Previously, David had a career in various Defra agencies leading Plant Health surveillance, research and consultancy programmes. In 2013, he used dead trees in a show garden at the Centenary RHS Chelsea Flower Show to communicate plant biosecurity risks to the public. In 2014, he became Director of the OPAL Partnership which started over 1 million people on their journey to record their local nature. His OPAL experience broadened his horizons to include air, water, soil, hedges, bugs and pollinators and also taught him some harsh lessons about financial sustainability of environmental projects.

David is keen to use his experience and networks to facilitate collaborations, inspire local people to learn about nature and generate accurate data to influence policymakers and environmental decision-making. Outside ‘work’, David’s interests include family – he has four grand-daughters, walking, cycling, rugby and bowls.

Camilla TaylorCamilla Taylor

Day job: Scale-up CFO

Trustee since May 2021

Camilla works with rapidly scaling tech companies, supporting their fundraising, growth and data strategy, creation of scalable and professional systems, and developing or building finance teams. After working for 7 years as an investor with a cleantech and renewable energy fund, Camilla moved to her first CFO role with an electric vehicle technology company, and more recently to what3words (a new global addressing system, and indispensable app for any nature spotter).

Camilla has a long standing passion for the environment and conservation – she holds a master’s in Environmental and Resource Economics, and studied Biological Sciences at Oxford, where she spent summers digging up an English grassland to check the integrity of the residual seedbank, and measuring disturbance in tropical forests. Lately she’s simply enjoying helping her young children delight in the English countryside and the natural world.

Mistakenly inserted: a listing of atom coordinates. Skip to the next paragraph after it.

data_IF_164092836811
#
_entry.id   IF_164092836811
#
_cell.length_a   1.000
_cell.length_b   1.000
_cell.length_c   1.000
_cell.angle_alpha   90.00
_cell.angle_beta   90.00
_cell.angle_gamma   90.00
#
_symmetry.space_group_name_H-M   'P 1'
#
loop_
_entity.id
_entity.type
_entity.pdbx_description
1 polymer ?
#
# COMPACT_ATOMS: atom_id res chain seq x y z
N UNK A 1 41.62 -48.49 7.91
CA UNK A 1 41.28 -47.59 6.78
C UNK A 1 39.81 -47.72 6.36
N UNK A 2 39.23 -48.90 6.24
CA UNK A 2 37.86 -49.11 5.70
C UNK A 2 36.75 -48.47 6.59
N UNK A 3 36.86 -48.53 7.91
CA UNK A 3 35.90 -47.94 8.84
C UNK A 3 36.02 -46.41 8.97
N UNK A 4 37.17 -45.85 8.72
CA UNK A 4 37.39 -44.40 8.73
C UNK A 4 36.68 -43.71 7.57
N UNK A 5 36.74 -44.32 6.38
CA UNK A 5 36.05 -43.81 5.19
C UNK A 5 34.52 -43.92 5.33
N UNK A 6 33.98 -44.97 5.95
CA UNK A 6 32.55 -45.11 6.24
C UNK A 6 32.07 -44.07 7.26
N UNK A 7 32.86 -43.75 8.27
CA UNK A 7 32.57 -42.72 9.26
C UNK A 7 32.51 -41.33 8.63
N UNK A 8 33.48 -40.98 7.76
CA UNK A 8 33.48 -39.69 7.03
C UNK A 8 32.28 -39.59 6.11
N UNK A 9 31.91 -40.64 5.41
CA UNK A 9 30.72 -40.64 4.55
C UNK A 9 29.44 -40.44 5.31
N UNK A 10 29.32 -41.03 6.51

Pete TomlinPete Tomlin

Day job: South Yorkshire Nature Networks Manager

Trustee since May 2021

Pete is a conservationist, working for Sheffield and Rotherham Wildlife Trust (SRWT), with a background in all things data.  He started his career as a trainee with SRWT, as part of the LEMUR scheme. After, he gained a position on their Land Management team, delivering practical habitat management tasks on the Trust’s Nature Reserves. Pete also studied for a Masters’ degree in Biological Recording at Manchester Metropolitan University, eventually becoming Senior Data Management and Monitoring Officer for SRWT.

Pete worked on the Data for Nature project, delivering a step-change in SRWT’s ecological monitoring and data management. The project was shortlisted for the NBN Group Award in 2019. Subsequently, Pete has been developing approaches to landscape-scale ecological monitoring and Nature Recovery Network mapping, as well as leading the More Data for Nature team in a follow-on project. In Spring 2021 he began a new role at the SRWT, to develop a Local Nature Recovery Strategy for South Yorkshire.

Pete lives in the Peak District, and spends most of his time hiking, running and working on his allotment.